Matt Ball — "There are an increasing number of big science ideas for reversing the warming course of our planet, such as massive dumps of iron into the ocean to foster carbon-sucking algae growth or pumping sulfur into the atmosphere to deflect the sun’s heat. While all of these efforts are an enormous gamble, escalating pressures placed on our planet by global warming may elevate how seriously these ideas are contemplated. Any contemplation will require in-depth modeling and analysis, and geospatial technologies will play a role."
Matt Ball — "A well thought out spatial data model is critical to get the most out of geographic information systems (GISs), because it dictates how spatial data are stored and represented within the database, and the rules for how the data can be analyzed and manipulated. In addition to different data models to represent vector or raster data, the data model is also the means to create a common set of attributes, rules and workflows for specific application areas."
Matt Ball — "There are many critics of carbon trading, and most fault difficulties related to: assessing pollution levels, ongoing monitoring, enforcement, and the overall complexity of the system. Geospatial technologies are ideally suited to each of these four issues, providing a credible and science-based means for assessment, monitoring and enforcement, and lending some transparency to help reduce the complexity of the systems."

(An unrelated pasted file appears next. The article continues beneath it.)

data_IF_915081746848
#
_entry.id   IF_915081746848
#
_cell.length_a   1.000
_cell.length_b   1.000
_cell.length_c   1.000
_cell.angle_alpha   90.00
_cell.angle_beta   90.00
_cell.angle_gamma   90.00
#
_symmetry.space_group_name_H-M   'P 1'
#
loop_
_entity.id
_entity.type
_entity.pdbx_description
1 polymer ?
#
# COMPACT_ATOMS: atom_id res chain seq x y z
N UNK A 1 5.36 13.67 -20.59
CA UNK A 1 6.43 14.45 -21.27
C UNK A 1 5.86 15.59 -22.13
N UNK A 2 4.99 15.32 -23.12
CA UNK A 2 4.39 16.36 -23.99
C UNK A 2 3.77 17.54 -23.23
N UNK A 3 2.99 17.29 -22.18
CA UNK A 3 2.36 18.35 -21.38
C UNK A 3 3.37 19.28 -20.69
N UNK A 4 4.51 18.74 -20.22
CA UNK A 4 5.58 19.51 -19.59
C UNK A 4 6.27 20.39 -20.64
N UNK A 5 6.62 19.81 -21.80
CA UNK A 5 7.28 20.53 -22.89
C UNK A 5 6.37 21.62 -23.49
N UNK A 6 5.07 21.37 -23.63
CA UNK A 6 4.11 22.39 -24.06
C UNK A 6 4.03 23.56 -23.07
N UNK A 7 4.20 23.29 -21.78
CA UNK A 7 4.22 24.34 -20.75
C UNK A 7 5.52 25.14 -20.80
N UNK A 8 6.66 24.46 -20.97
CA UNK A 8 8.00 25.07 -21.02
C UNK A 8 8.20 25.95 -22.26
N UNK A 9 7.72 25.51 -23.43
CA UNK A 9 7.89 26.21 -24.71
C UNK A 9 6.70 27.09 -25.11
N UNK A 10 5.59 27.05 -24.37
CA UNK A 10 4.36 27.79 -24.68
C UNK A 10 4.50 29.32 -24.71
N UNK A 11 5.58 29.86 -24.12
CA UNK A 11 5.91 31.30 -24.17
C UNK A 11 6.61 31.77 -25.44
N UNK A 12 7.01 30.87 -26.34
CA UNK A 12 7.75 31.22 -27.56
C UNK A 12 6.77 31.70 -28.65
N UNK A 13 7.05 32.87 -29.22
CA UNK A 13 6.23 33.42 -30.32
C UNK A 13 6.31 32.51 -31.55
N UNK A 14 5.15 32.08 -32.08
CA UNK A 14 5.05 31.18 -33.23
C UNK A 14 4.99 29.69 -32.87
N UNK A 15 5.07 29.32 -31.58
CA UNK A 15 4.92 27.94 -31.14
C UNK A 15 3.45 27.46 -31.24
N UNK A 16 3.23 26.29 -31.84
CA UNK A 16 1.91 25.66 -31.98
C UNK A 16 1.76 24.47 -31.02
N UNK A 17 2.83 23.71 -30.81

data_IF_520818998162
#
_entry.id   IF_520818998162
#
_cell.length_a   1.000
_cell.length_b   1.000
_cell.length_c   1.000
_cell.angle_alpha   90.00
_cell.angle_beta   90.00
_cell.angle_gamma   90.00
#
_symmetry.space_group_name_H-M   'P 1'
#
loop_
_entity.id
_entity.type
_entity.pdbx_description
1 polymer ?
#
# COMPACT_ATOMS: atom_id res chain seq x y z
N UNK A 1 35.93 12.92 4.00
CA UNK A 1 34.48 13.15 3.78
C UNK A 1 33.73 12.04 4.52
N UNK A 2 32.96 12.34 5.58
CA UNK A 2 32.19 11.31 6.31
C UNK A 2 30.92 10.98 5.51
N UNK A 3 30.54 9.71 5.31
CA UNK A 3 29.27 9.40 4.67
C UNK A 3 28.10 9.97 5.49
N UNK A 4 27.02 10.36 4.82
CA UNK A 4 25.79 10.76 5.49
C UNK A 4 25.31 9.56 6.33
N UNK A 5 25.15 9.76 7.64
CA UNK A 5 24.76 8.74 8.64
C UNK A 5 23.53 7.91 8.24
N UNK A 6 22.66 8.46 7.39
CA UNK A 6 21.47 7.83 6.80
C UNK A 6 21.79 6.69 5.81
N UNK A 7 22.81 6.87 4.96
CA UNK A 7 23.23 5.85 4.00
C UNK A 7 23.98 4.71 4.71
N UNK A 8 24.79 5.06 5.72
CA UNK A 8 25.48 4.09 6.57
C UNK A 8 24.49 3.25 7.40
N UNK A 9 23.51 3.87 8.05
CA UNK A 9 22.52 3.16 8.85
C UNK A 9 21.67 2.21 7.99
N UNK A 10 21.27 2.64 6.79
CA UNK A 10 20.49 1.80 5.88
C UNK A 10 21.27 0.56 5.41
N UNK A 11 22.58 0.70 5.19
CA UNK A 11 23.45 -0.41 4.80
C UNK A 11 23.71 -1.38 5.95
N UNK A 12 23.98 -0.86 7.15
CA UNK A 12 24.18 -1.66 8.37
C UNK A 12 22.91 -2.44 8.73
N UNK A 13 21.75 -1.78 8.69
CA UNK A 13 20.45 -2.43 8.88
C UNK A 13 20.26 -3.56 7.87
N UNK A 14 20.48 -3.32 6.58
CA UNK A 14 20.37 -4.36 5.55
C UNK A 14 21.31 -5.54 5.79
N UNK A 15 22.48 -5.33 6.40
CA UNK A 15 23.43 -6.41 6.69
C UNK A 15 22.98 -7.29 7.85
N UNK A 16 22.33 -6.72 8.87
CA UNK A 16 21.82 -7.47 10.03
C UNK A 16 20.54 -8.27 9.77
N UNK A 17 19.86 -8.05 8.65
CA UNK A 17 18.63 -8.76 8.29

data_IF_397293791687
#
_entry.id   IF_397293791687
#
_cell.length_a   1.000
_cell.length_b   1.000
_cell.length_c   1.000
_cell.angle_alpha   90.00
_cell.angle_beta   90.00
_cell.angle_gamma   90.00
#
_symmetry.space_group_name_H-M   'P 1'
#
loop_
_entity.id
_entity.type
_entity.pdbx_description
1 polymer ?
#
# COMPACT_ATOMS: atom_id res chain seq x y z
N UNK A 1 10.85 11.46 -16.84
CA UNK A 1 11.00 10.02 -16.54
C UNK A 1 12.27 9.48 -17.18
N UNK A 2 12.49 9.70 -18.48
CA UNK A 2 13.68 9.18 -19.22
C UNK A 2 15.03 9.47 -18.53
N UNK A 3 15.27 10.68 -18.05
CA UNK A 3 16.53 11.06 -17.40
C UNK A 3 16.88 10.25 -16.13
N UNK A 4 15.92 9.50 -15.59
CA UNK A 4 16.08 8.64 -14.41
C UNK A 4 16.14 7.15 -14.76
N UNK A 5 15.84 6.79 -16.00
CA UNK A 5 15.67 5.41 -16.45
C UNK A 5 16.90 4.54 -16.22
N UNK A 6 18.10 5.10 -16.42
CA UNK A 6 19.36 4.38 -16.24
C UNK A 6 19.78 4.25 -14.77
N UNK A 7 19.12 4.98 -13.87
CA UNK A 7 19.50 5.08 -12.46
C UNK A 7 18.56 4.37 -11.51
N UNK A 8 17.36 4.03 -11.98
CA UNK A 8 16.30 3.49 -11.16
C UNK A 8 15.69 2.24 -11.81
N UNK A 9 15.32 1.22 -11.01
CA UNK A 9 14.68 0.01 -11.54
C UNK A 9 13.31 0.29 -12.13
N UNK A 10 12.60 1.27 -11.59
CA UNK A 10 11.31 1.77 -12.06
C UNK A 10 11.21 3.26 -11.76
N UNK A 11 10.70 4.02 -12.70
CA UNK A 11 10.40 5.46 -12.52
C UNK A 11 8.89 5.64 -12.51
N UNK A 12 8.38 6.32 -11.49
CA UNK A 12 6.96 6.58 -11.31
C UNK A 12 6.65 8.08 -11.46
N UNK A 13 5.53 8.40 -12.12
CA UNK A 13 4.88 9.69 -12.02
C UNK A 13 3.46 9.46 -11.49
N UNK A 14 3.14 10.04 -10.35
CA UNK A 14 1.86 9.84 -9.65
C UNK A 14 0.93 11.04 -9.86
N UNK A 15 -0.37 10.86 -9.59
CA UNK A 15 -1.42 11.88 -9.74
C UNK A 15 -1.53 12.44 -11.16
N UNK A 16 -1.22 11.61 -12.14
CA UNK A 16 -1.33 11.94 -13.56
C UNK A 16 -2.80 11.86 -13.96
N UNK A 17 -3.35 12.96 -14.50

Matt Ball — "Organizations that don’t make use of geoinformation are certainly less informed, and many disregard the geographic perspective at their peril. Failure to understand the application of geoinformation in business practice is largely due to a lack of awareness or a feeling that the costs outweigh the benefits. It’s up to the geospatial industry as a whole to continue to inform the business community about the benefits, and to illustrate the lowered entry cost that current tools offer (primarily through a web services approach)."
Matt Ball — "At this point in time, geospatial technology, in all its different forms, drives most environmental policy decisions. The information that can be synthesized through observation, modeling and analysis of geospatial information, provides a valuable tool for informing both sides of any given environmental debate."